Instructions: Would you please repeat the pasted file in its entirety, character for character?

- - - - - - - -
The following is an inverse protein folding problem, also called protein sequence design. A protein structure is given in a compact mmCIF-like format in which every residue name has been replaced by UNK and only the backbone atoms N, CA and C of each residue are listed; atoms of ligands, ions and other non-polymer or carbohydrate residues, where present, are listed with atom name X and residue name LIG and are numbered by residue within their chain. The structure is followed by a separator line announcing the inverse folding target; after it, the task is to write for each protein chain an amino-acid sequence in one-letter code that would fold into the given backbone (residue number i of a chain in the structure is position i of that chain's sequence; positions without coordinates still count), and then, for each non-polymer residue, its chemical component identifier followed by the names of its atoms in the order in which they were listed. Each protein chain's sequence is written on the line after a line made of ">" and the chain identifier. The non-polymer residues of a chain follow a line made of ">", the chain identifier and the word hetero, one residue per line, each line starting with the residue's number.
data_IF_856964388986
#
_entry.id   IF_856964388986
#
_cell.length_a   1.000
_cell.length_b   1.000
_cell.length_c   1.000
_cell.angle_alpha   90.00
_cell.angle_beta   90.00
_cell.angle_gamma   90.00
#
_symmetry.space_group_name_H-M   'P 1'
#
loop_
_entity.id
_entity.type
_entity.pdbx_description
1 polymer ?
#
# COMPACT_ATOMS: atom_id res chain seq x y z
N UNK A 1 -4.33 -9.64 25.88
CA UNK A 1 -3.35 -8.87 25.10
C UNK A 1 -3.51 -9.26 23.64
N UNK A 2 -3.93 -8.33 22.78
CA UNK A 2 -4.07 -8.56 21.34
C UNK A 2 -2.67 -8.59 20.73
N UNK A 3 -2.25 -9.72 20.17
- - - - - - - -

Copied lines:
The following is an inverse protein folding problem, also called protein sequence design. A protein structure is given in a compact mmCIF-like format in which every residue name has been replaced by UNK and only the backbone atoms N, CA and C of each residue are listed; atoms of ligands, ions and other non-polymer or carbohydrate residues, where present, are listed with atom name X and residue name LIG and are numbered by residue within their chain. The structure is followed by a separator line announcing the inverse folding target; after it, the task is to write for each protein chain an amino-acid sequence in one-letter code that would fold into the given backbone (residue number i of a chain in the structure is position i of that chain's sequence; positions without coordinates still count), and then, for each non-polymer residue, its chemical component identifier followed by the names of its atoms in the order in which they were listed. Each protein chain's sequence is written on the line after a line made of ">" and the chain identifier. The non-polymer residues of a chain follow a line made of ">", the chain identifier and the word hetero, one residue per line, each line starting with the residue's number.
data_IF_856964388986
#
_entry.id   IF_856964388986
#
_cell.length_a   1.000
_cell.length_b   1.000
_cell.length_c   1.000
_cell.angle_alpha   90.00
_cell.angle_beta   90.00
_cell.angle_gamma   90.00
#
_symmetry.space_group_name_H-M   'P 1'
#
loop_
_entity.id
_entity.type
_entity.pdbx_description
1 polymer ?
#
# COMPACT_ATOMS: atom_id res chain seq x y z
N UNK A 1 -4.33 -9.64 25.88
CA UNK A 1 -3.35 -8.87 25.10
C UNK A 1 -3.51 -9.26 23.64
N UNK A 2 -3.93 -8.33 22.78
CA UNK A 2 -4.07 -8.56 21.34
C UNK A 2 -2.67 -8.59 20.73
N UNK A 3 -2.25 -9.72 20.17